Blueberry Pie

150 g flour

150 g soft ricotta cheese

150 g butter

2-3 tbsp hazel nuts, chopped

750 g blueberries

pinch of salt

For the filling:

2.5 dl double cream

2 eggs

30 g sugar

30 g almond flakes

pinch of cinnamon

Combine the flour, ricotta, butter and pinch of salt and mix until you have a smooth dough. Place the dough into a refrigerator to cool for 30 minutes.

Roll the dough into a thin round with the diameter of about 4 cm longer than in your cake/ pie tin.

Grease the tin and add the rolled dough. Sprinkle with the hazelnuts. Clean the blueberries and place them onto the pie crust in the tin.

Beat the eggs in a bowl and mix in the sugar, almond flakes, cream and pinch of cinnamon. Pour the mixture onto the blueberries. Bake in the oven at 225C for 15-20 minutes.

Piegones – Torta della Nonna

Sometimes I never cease to amaze myself. I had one of those moments last weekend.

In the field of baking, my success rate is about 50 percent when I try new recipes. In addition, although I tend to be fairly optimistic by nature, I have learned in life that if you hand Mr. Murphy a chance on a silver platter (or should I say a baking tray), he will usually grab it. So, I really don’t know what I was thinking when I offered to make this pie called torta della nonna to my Dad for his birthday. Obviously I had never tried it before. And obviously I still have no confidence issues in baking although some firemen might beg to differ.

It all started quite beautifully. I was even quite proud of the smooth pastry I managed to make. Then something got lost in translation or possibly in the recipe. What I or my recipe (from “Oggi Cucino Io 4”) missed was the mention of the custard properly thickening before pouring it onto the pastry.

At this point, I called my parents to start considering alternative sources for birthday treats this year:

Image

Yet, being that optimist (or maybe in this case stubborn), I still refused to give up, cleaned up the mess and transferred what was left of the pie into the oven. What came out wasn’t an entire disaster. It had very little to do with torta della nonna, so maybe I will name this one torta di Anna instead. Torta di Anna had two layers of crust each followed by a layer of the custard. As there was no top crust available to add almonds on (as advised in my recipe), I roasted some afterwards and placed them on the ready pie. My mother told me that with the added help of some strawberry preservative, it was even nicer.

I am quite sure though that if I had managed to follow the nonna‘s advice as intended, this would have been a bigger success. Have a try yourself and let me know how it goes! Finally here is one example what it was supposed to look like…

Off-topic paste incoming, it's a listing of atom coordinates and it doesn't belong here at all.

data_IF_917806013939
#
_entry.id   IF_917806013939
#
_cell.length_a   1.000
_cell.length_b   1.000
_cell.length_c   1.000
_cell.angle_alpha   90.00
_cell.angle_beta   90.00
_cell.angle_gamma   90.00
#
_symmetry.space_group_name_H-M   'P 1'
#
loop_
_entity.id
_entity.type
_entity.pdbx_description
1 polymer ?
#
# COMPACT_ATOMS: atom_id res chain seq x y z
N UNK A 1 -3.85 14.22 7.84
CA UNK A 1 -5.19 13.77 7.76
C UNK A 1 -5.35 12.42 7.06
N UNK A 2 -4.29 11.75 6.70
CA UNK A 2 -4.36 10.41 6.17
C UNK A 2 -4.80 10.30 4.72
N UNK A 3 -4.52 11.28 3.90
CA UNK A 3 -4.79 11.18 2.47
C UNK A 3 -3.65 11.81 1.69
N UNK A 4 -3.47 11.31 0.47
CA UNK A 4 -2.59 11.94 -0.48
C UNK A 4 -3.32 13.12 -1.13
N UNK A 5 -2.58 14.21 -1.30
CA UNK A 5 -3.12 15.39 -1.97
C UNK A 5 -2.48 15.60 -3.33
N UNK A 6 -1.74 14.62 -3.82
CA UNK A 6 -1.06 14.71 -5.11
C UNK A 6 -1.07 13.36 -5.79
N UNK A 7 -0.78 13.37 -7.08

Torta della Nonna

Serves 8-10

For the pastry:

300 g flour

100 g sugar

1/2 teaspoon baking powder

150 g butter

1 egg yolk

1 egg

salt

For the custard:

5 eggs

120 g sugar

75 g flour

5 dl milk

1 vanilla pod

1 slice of lemon peel

salt

To decorate

almonds

icing sugar

Prepare the pastry for the crust: Sieve the flour into a bowl and mix it with the sugar, salt and baking powder. Add the cold butter (sliced into small chunks) and rub it into the dry ingredients until you have obtained a granular even mixture. Add the egg yolk and the eggs and continue working on the pastry for a few more minutes. Divide the ready pastry into two different-sized parts (one slightly larger than the other). Roll each out to circles about 3 mm thick and place them on two sheets of parchment paper. Move the parchment papers with the pastry into a fridge.

Prepare the custard: Whisk 2 egg yolks (keep the egg whites for later use) and 3 entire eggs with the sugar and a pinch of salt until smooth. Add the flour and stir well. In a kettle, bring the milk to a boil with the vanilla pod and lemon peel. Take the kettle of the heat and pour the milk into the egg and sugar mixture continuously stirring. Move the mixture back to the hot stove and cook for one minute still continuously mixing (as mentioned, at this point the sauce should (hopefully) thicken but yet please be careful not to exceed the time any more than necessary as you may also end up with scrambled eggs instead of a lovely custard…). Remove your custard from the stove and let it cool down stirring occasionally.

Move the larger part of the pastry together with its parchment paper into a pie dish to line its base and sides. Pour the custard onto first part of the pastry. Slightly fold the sides of the pastry to cover the custard, and brush the sides with the egg whites (mixed with a small quantity of water). Add the top layer of the pastry to the pie and fold its sides behind the bottom layer of the pastry. Decorate with the almonds. Bake in the oven at 180C for 45 minutes whilst ensuring that the pie won’t burn on top. Cool down for at least 15 minutes and dust the pie with some icing sugar before serving.